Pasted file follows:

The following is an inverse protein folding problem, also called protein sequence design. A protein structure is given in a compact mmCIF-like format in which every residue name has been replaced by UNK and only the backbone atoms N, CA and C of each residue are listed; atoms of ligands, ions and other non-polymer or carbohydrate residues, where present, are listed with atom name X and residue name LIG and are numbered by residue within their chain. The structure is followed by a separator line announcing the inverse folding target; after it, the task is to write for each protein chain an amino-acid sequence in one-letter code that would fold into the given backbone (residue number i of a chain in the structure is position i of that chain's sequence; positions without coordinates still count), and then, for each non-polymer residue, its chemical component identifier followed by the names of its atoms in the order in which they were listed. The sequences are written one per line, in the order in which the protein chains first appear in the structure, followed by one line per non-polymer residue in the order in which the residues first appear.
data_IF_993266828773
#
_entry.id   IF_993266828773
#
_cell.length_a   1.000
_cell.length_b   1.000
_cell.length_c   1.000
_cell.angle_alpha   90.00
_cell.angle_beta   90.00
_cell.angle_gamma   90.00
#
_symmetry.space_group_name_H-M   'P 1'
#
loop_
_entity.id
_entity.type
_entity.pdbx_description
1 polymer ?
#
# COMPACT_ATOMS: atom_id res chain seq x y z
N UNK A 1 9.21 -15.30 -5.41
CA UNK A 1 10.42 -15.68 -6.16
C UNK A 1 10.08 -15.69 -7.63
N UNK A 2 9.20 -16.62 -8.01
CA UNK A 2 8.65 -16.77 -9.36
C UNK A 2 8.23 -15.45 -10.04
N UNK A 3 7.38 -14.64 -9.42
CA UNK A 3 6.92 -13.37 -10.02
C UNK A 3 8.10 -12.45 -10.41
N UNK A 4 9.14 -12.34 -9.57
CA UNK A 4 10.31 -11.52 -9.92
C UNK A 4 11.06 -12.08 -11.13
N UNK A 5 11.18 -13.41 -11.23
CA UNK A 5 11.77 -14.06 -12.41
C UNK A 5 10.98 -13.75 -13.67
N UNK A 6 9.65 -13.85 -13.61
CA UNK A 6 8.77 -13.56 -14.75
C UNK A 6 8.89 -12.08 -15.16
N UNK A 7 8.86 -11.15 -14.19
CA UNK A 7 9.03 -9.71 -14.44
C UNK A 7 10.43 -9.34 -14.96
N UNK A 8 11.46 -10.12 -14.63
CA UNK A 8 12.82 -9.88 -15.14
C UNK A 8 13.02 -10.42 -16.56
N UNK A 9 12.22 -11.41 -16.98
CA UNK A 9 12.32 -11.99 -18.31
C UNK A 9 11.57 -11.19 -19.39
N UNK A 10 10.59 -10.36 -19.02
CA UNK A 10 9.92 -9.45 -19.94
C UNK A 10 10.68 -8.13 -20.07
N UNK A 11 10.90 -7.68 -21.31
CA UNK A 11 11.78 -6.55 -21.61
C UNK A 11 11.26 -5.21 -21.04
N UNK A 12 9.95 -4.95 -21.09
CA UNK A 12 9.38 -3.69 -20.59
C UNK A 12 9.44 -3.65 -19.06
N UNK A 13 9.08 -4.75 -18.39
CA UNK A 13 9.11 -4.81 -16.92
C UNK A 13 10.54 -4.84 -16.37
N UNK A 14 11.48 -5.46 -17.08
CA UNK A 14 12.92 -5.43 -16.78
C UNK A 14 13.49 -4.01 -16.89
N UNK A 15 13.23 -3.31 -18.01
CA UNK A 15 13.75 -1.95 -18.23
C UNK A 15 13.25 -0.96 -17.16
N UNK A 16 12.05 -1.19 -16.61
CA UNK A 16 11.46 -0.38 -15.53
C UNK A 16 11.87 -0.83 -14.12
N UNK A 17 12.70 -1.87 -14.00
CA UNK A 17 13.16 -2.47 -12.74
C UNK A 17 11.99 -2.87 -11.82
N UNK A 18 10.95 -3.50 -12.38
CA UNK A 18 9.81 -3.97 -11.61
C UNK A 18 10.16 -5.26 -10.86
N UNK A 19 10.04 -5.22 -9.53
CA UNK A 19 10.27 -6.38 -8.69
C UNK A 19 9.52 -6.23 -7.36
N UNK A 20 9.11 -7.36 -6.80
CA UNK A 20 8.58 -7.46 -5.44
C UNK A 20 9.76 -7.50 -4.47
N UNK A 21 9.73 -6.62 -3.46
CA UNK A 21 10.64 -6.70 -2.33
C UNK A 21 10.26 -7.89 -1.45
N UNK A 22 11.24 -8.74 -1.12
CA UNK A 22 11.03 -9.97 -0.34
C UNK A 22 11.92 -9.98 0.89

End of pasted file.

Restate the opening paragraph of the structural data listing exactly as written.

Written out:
The following is an inverse protein folding problem, also called protein sequence design. A protein structure is given in a compact mmCIF-like format in which every residue name has been replaced by UNK and only the backbone atoms N, CA and C of each residue are listed; atoms of ligands, ions and other non-polymer or carbohydrate residues, where present, are listed with atom name X and residue name LIG and are numbered by residue within their chain. The structure is followed by a separator line announcing the inverse folding target; after it, the task is to write for each protein chain an amino-acid sequence in one-letter code that would fold into the given backbone (residue number i of a chain in the structure is position i of that chain's sequence; positions without coordinates still count), and then, for each non-polymer residue, its chemical component identifier followed by the names of its atoms in the order in which they were listed. The sequences are written one per line, in the order in which the protein chains first appear in the structure, followed by one line per non-polymer residue in the order in which the residues first appear.